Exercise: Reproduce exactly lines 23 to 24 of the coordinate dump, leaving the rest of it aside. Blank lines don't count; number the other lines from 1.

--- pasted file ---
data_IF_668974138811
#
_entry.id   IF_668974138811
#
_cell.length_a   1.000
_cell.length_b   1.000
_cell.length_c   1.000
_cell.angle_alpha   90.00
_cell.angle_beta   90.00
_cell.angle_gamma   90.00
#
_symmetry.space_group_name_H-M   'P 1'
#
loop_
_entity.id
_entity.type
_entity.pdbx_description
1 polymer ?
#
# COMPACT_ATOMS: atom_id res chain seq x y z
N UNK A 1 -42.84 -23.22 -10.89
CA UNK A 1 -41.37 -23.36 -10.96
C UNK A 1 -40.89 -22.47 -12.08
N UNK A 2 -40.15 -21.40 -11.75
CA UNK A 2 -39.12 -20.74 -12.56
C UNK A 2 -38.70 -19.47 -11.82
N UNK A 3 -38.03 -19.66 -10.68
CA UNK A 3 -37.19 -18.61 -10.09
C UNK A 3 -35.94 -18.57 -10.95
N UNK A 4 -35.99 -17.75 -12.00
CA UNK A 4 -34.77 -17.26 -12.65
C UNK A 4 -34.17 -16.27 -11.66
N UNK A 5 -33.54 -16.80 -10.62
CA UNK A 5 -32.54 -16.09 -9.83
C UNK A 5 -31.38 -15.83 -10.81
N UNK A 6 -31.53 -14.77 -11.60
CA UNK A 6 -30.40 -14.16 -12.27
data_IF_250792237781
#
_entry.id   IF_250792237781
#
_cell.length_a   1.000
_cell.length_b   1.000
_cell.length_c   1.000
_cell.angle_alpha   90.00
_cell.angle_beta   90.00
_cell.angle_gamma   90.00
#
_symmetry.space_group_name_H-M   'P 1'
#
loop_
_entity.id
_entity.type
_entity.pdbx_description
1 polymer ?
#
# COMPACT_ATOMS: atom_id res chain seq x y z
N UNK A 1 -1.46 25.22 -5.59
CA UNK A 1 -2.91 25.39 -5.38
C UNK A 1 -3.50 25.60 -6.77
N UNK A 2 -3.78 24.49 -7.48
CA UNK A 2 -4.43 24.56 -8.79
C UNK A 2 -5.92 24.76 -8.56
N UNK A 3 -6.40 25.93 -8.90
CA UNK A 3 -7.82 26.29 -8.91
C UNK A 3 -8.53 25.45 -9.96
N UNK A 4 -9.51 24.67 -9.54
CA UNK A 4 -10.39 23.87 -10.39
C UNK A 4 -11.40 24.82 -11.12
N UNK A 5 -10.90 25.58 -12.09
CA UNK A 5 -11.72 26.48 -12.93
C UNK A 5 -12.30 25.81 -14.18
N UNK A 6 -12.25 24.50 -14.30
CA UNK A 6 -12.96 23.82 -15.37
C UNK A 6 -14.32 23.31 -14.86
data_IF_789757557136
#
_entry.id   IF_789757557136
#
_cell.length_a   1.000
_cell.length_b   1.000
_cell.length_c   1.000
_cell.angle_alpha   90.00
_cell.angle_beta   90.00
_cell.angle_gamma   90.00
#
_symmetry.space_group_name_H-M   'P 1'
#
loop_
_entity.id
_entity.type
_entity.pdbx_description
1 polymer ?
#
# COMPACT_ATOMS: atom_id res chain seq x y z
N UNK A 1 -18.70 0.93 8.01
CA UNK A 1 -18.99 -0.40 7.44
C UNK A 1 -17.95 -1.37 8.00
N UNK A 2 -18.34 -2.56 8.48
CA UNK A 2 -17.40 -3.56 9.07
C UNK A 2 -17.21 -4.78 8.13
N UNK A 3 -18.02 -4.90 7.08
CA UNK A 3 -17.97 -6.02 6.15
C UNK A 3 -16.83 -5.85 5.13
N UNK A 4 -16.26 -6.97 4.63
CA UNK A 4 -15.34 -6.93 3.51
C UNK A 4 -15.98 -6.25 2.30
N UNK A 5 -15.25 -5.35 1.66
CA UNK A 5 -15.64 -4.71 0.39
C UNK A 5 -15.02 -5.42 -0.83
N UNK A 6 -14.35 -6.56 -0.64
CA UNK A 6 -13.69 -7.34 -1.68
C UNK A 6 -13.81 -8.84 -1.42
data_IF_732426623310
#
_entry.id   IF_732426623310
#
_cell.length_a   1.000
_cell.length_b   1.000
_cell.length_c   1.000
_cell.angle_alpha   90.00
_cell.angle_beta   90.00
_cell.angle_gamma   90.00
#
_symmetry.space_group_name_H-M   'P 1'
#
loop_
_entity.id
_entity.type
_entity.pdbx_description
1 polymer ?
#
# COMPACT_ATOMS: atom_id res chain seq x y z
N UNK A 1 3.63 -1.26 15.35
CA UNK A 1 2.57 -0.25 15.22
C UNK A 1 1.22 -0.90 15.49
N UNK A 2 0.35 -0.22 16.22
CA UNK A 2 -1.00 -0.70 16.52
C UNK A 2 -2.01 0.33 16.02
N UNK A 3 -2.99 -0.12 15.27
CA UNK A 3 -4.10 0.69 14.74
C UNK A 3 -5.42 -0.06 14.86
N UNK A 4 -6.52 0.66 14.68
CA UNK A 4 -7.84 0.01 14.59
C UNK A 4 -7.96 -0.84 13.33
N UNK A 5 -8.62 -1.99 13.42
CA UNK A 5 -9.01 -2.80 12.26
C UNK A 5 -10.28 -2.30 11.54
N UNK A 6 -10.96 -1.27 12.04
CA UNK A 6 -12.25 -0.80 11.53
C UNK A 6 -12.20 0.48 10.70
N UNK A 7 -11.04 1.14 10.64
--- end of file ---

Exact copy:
C UNK A 1 -40.89 -22.47 -12.08
N UNK A 2 -40.15 -21.40 -11.75